Intercontinental flights are still likely to be more difficult, though. Since 2007, flights between Europe and the US have operated under a separate open skies agreement, and leaving the EU means we’re we’re about to fall out of that, too.  

Surely we’ll just revert to whatever rules there were before.

Apparently not. Airlines for America – a trade body for... well, you can probably guess that, too – has pointed out that, if we do, there are no historic rules to fall back on: there’s no aviation equivalent of the WTO.

The claim that flights are going to just stop is definitely a worst case scenario: in practice, we can probably negotiate a bunch of new agreements. But we’re already negotiating a lot of other things, and we’re on a deadline, so we’re tight for time.

In fact, we’re really tight for time. Airlines for America has also argued that – because so many tickets are sold a year or more in advance – airlines really need a new deal in place by March 2018, if they’re to have faith they can keep flying. So it’s asking for aviation to be prioritised in negotiations.

The only problem is, we can’t negotiate anything else until the EU decides we’ve made enough progress on the divorce bill and the rights of EU nationals. And the clock’s ticking.

This is just remoaning. Brexit will set us free.

A little bit, maybe. CAA’s Haines has also said he believes “talk of significant retrenchment is very much over-stated, and Brexit offers potential opportunities in other areas”. Falling out of Europe means falling out of European ownership rules, so itcould bring foreign capital into the UK aviation industry (assuming anyone still wants to invest, of course). It would also mean more flexibility on “slot rules”, by which airports have to hand out landing times, and which are I gather a source of some contention at the moment.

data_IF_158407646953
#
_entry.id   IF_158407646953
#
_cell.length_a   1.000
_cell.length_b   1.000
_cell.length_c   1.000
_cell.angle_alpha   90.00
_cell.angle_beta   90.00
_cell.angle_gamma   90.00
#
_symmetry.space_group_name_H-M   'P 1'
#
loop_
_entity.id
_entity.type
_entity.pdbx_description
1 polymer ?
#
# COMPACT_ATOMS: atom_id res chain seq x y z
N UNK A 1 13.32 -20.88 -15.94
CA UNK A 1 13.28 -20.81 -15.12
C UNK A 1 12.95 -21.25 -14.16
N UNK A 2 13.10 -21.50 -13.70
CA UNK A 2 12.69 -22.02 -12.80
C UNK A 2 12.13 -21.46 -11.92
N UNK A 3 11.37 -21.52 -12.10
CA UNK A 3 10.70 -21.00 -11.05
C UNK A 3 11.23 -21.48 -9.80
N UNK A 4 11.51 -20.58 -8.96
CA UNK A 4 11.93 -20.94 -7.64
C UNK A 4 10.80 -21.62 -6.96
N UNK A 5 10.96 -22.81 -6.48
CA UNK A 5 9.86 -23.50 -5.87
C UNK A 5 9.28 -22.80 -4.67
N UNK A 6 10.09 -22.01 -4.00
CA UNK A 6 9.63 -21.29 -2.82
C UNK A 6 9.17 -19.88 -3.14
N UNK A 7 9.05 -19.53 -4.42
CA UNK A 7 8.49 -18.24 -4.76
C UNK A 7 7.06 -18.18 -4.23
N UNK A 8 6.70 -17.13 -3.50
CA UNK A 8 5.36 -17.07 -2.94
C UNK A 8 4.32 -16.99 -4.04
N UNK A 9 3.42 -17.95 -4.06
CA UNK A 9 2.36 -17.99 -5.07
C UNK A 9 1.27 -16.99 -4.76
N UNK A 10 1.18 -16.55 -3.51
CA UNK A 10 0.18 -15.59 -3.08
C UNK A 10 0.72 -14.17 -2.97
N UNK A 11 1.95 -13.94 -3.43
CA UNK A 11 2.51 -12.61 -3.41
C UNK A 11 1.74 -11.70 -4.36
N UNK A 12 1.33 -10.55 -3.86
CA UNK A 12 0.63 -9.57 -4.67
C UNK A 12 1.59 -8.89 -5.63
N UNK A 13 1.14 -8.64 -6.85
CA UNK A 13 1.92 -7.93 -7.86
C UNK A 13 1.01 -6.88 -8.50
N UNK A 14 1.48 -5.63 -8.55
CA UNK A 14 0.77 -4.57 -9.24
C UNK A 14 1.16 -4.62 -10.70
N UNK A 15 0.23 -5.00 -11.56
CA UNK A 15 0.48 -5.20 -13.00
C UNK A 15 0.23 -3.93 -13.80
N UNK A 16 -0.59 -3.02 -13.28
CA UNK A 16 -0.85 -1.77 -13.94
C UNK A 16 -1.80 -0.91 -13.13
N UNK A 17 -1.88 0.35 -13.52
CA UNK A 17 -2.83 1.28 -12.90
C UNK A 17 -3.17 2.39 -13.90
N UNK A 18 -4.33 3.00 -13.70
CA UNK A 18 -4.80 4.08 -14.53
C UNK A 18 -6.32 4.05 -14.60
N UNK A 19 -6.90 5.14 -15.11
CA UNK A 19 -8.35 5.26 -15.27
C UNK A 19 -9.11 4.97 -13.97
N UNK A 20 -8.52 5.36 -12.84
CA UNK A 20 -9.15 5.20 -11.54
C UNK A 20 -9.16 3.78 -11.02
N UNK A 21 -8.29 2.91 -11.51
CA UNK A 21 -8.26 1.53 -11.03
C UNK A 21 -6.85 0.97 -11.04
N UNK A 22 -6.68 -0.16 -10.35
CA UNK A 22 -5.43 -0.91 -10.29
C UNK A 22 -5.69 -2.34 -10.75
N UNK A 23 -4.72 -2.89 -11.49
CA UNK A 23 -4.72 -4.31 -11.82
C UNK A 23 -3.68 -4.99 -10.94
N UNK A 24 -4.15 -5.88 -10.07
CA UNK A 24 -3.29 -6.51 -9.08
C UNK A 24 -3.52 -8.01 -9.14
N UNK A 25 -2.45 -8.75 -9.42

But Haines also pointed out that the UK has been one of the most influential contributors to European aviation regulations: leaving the European system will mean we lose that influence. And let’s not forget that it was European law that gave passengers the right to redress when things go wrong: if you’ve ever had a refund after long delays, you’ve got the EU to thank.

So: the planes may not stop flying. But the UK will have less influence over the future of aviation; passengers might have fewer consumer rights; and while it’s not clear that Brexit will mean vastly fewer flights, it’s hard to see how it will mean more, so between that and the slide in sterling, prices are likely to rise, too.

It’s not that Brexit is inevitably going to mean disaster. It’s just that it’ll take a lot of effort for very little obvious reward. Which is becoming something of a theme.

Still, we’ll be free of those bureaucrats at the ECJ, won’t be?

This’ll be a great comfort when we’re all holidaying in Grimsby.

Jonn Elledge edits the New Statesman's sister site CityMetric, and writes for the NS about subjects including politics, history and Brexit. You can find him on Twitter or Facebook.